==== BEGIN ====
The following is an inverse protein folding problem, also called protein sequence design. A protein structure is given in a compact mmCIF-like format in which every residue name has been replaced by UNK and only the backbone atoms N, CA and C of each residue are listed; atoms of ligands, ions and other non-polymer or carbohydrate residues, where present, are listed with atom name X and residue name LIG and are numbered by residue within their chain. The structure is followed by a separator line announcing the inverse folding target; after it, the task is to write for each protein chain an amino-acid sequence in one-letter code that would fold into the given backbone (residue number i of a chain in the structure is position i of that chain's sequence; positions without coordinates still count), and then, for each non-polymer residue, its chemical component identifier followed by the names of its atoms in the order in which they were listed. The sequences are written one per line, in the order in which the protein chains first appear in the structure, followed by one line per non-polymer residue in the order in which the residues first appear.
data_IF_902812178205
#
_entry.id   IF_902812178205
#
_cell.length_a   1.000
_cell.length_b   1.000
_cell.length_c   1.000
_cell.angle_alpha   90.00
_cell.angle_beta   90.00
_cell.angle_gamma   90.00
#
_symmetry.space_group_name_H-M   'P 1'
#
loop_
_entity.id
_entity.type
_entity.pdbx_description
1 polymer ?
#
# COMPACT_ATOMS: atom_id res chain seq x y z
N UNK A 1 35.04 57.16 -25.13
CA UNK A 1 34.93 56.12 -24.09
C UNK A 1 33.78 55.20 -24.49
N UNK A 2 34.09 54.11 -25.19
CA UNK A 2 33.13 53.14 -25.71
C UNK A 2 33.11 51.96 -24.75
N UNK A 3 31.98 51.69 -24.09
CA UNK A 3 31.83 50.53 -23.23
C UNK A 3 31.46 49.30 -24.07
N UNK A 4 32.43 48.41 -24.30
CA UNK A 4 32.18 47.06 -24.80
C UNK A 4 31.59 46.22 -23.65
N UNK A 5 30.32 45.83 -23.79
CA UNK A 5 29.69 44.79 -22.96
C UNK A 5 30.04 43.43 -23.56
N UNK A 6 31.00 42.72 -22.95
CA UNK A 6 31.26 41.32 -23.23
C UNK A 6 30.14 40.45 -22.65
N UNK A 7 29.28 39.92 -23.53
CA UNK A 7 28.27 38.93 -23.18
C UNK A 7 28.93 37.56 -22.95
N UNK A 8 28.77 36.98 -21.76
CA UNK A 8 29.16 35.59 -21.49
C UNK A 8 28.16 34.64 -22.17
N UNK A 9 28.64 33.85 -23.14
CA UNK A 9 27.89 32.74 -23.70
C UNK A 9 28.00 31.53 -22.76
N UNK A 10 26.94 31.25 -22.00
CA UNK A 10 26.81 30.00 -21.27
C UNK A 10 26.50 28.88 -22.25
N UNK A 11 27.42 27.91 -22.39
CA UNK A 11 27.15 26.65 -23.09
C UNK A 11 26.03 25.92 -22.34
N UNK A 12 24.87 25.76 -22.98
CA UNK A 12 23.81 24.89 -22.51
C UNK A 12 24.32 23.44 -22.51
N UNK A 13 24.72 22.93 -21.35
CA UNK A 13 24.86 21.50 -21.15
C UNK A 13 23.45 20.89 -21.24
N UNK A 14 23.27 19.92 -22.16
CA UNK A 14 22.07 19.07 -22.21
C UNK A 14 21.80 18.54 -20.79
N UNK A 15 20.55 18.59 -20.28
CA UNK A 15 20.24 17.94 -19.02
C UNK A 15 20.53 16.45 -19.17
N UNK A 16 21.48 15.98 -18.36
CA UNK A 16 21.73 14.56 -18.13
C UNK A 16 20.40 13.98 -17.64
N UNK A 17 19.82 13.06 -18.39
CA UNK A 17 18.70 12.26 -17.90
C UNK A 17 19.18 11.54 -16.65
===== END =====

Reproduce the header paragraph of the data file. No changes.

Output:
The following is an inverse protein folding problem, also called protein sequence design. A protein structure is given in a compact mmCIF-like format in which every residue name has been replaced by UNK and only the backbone atoms N, CA and C of each residue are listed; atoms of ligands, ions and other non-polymer or carbohydrate residues, where present, are listed with atom name X and residue name LIG and are numbered by residue within their chain. The structure is followed by a separator line announcing the inverse folding target; after it, the task is to write for each protein chain an amino-acid sequence in one-letter code that would fold into the given backbone (residue number i of a chain in the structure is position i of that chain's sequence; positions without coordinates still count), and then, for each non-polymer residue, its chemical component identifier followed by the names of its atoms in the order in which they were listed. The sequences are written one per line, in the order in which the protein chains first appear in the structure, followed by one line per non-polymer residue in the order in which the residues first appear.